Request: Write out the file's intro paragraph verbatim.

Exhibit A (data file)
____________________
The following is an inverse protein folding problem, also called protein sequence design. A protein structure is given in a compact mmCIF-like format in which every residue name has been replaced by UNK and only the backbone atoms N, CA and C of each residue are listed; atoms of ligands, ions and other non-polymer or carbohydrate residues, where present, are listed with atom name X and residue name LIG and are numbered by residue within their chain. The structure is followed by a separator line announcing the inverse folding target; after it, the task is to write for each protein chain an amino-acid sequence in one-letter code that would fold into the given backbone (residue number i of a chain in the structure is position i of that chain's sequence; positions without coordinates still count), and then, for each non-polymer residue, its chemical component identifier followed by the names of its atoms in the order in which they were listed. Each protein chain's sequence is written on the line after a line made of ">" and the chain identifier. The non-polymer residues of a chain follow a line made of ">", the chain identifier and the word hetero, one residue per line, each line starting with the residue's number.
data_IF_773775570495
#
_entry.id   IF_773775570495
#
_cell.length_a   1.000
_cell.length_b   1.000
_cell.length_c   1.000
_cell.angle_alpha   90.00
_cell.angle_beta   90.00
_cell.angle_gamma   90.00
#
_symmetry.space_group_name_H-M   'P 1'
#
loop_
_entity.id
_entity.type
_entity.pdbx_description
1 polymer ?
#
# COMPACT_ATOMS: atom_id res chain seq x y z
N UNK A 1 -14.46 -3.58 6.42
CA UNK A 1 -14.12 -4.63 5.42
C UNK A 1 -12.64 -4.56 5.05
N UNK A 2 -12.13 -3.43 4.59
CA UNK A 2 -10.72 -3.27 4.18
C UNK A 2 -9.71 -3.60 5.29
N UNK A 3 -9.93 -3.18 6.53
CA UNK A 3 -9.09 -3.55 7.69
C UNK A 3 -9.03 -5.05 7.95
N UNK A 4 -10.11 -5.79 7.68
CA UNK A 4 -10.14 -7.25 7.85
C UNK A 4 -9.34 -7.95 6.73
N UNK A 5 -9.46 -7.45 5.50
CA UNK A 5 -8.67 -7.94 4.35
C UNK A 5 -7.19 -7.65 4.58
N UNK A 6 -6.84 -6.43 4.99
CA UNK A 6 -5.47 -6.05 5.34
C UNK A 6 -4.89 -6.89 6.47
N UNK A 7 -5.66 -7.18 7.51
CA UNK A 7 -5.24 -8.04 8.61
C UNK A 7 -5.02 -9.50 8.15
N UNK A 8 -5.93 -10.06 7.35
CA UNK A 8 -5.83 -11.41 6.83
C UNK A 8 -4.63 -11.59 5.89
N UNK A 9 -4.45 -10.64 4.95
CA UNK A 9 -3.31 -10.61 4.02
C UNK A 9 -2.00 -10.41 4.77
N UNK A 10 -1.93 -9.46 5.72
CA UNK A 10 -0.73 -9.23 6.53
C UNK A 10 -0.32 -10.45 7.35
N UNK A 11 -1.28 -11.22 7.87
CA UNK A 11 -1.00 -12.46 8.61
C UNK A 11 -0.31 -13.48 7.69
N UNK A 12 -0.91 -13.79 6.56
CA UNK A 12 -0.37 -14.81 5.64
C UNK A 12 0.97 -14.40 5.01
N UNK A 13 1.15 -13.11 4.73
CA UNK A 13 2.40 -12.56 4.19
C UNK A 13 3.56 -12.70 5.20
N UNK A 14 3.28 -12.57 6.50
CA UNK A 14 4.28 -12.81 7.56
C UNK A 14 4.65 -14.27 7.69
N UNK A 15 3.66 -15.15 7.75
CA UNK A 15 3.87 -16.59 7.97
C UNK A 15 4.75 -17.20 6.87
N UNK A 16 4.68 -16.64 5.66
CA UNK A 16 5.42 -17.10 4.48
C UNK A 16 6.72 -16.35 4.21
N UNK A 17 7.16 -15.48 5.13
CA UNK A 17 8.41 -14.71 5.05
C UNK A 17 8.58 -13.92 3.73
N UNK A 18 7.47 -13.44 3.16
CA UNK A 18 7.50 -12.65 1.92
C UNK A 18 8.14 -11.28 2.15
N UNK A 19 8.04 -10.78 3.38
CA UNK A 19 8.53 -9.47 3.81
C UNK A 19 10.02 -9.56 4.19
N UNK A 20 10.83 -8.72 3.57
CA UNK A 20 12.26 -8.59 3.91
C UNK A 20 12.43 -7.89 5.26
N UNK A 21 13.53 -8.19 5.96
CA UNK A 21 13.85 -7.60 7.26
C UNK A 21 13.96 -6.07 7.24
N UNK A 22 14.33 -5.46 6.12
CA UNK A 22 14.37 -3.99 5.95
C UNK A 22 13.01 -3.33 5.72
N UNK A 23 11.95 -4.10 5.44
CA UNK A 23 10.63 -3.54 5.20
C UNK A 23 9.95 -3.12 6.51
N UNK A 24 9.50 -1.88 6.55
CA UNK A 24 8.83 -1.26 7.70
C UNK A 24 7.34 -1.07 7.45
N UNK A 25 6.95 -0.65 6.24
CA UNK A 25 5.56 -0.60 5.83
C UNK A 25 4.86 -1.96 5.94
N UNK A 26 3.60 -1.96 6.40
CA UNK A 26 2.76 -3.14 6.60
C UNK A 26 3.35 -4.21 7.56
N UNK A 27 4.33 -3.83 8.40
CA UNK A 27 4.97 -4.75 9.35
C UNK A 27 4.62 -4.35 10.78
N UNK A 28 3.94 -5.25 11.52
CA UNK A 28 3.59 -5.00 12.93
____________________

The following is an inverse protein folding problem, also called protein sequence design. A protein structure is given in a compact mmCIF-like format in which every residue name has been replaced by UNK and only the backbone atoms N, CA and C of each residue are listed; atoms of ligands, ions and other non-polymer or carbohydrate residues, where present, are listed with atom name X and residue name LIG and are numbered by residue within their chain. The structure is followed by a separator line announcing the inverse folding target; after it, the task is to write for each protein chain an amino-acid sequence in one-letter code that would fold into the given backbone (residue number i of a chain in the structure is position i of that chain's sequence; positions without coordinates still count), and then, for each non-polymer residue, its chemical component identifier followed by the names of its atoms in the order in which they were listed. Each protein chain's sequence is written on the line after a line made of ">" and the chain identifier. The non-polymer residues of a chain follow a line made of ">", the chain identifier and the word hetero, one residue per line, each line starting with the residue's number.